Less than three weeks after they both disagreed publicly over issues of interests, the Lagos State Governor, Mr. Akinwunmi Ambode, and his predecessor, Minister of Power, Works and Housing, Mr. Babatunde Fashola, yesterday made up with renewed commitments to collaborate for the growth and development of the state.
Ambode, who established the grounds for reconciliation admitted in his remarks that he was able to take off smoothly with the business of governance in the state in the last 22 months because of the achievements of Fashola during his eight years reign as governor of the state.
The governor said this at the Government House, Alausa, during a courtesy call by Fashola, who had been going round the geo-political zones in the country for project inspection.
Fashola too seized the occasion of the visit to pledge more support and collaboration with the state, even as he brought Ambode up to speed on the activities of his three-in-one ministry in the state.
Ambode said, “We want to say that whatever it is that we have done in the last 22 months is just more or less the fallout of the great achievements the former governor had already put in place. We have decided that we will carry on with a sense of continuity in all things that have been done.
“I had always said that what we wanted was this continuity of the last 18 years. But ours is continuity with improvement. We are happy that all that has been done in the last 22 months is just a continuation of the template the former governor left behind,” he said.
He therefore welcomed Fashola to the state. “On behalf of the people of Lagos State, I would like to wholeheartedly welcome Mr. Babatunde Fashola, my predecessor and now Minister for Works, Power and Housing and especially back to the Alausa office, where he actually left about 22 months ago.
“This is a historic moment for us, notwithstanding that the minister lives in Lagos. This is the first time he is stepping his feet into Lagos House since he left office in 2015. We need to honour him for his service to the state. We need to say a big thank you for coming back home.”
The governor commended Fashola for serving Lagos and his people meritoriously, noting that his administration “has improved on the template already laid down during the previous administration.
He explained that the sense of collaboration expressed by Fashola “is what we believe can take whatever it is that Lagos stands for forward. As you may be aware, Lagos is celebrating its 50 years of existence this year.
“The last 18 years has been so dramatic and historic in terms of the growth and development that we have seen in Lagos, commencing from 1999, when Asiwaju Bola Ahmed Tinubu came into office and the eight good years spent by you and the two years we have done. So, obviously, there is a remarkable change between 1999 and now.”
On his part, Fashola, now the Minister of Works, Power & Housing, pledged support and collaboration with the state, even as he give an insight into some of the things his ministry has been doing in the state. He disclosed, for instance, that Transmission Company of Nigeria (TCN) could only supply Lagos State about 100 megawatts of power.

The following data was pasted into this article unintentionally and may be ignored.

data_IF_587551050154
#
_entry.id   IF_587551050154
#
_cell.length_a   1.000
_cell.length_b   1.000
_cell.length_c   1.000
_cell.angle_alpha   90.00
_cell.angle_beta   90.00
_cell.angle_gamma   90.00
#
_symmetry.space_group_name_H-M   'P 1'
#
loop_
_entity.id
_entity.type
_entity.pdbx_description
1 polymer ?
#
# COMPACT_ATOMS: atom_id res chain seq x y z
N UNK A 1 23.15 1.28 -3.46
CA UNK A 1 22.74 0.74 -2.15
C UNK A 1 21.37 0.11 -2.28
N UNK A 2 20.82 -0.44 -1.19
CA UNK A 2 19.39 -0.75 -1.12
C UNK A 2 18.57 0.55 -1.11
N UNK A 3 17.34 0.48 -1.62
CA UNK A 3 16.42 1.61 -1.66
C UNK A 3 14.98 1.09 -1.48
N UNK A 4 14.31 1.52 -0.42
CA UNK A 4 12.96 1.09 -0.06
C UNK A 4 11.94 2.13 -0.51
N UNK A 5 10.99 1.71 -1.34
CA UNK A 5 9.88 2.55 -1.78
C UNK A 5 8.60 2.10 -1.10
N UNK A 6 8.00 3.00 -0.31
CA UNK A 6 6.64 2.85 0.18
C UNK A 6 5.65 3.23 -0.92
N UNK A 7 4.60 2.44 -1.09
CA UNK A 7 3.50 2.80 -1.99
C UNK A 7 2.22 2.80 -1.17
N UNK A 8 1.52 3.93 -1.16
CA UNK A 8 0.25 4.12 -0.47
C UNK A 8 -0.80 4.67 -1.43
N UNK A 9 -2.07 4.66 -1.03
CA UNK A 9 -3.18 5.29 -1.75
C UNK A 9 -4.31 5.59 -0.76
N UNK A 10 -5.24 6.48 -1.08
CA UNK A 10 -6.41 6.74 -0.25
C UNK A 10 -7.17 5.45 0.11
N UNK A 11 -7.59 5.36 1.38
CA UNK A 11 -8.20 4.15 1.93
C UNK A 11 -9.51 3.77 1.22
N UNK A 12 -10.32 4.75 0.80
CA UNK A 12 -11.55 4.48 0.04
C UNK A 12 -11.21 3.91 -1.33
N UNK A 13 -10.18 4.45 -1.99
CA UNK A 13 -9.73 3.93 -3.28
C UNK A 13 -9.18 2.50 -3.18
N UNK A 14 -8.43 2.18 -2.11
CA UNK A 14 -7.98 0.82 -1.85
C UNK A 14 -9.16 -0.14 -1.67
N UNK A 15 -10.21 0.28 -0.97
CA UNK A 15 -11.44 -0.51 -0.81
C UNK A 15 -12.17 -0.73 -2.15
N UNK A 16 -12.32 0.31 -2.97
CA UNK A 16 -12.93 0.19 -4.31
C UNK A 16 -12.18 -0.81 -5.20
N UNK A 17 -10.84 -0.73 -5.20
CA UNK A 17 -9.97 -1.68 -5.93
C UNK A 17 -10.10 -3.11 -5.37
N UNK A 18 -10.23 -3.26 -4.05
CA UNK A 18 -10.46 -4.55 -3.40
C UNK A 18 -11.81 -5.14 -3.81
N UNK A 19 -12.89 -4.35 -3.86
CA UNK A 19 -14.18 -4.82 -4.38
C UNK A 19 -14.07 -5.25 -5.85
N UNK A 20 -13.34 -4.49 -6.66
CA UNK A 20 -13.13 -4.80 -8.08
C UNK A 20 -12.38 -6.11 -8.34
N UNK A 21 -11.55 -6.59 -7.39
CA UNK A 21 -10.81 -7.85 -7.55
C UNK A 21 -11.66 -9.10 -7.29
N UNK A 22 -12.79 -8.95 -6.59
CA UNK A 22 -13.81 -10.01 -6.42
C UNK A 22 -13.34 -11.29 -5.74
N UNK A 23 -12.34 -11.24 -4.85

He, however, said the power supply to the state was certainly not enough, noting that the federal government “is already expanding its transmission capacity to ensure the state had more power supply,” adding that most of the power assets in the country “are in private hands,” even though the federal government “has responsibility as regards the transmission.”
He, therefore, added that the federal government “is working with the generation companies (GENCOs) to improve service to Lagos State. Already, we are expanding the transmission capacity in Ayobo and Odonguyan, where a new contract was awarded by the Federal Government this year.
“We have completed work on transmission at Alagbon. Last week, a damaged transformer was also restored to boost availability of power supply in the state. While coming here, we stopped at the Omotosho and Olorunshogo power stations, to access the performance of the facility.
“The intention is to get more power in the country. As at this morning, the power supply coming into Lagos is about 100 MW. That is certainly not enough. But we hope to improve on it.”
The minister pledged support for the power initiative, which the Ambode administration had started, noting that the federal government “is ready to assist the state government especially towards the rural area. But we want it to happen in a regulated area.”
He disclosed that the works ministry had already made representations to the Federal Executive Council (FEC) on modalities to pay debts owed state governments including Lagos State for rehabilitation of federal roads over the years, reiterating that “the debts will be paid.” He also gave an assurance that the federal government would refund the sum of N51 billion it owed the state government.
He asked the state government to help establish the right of way on federal roads across the state, lamenting that trucks, businessmen and women had turned the right of way to their business zones.
“We have right of way challenges across the length and breadth of the country. We have trucks, businessmen and women trading within the federal government right of way. In Lagos State, that right of way is equivalent to 25.7 meters. We appeal to the Lagos State Government to deploy its personnel to recover the right of way for the apex government. It is unfair for traders, truck and others to convert the right of way to venue for business.”
He said the major area he had written to the state government about and “I think we have received some acknowledgement, was to set up a joint taskforce to recover the right of way around the Ebute Ero, Lagos Island. I hope that the committee will get to work.”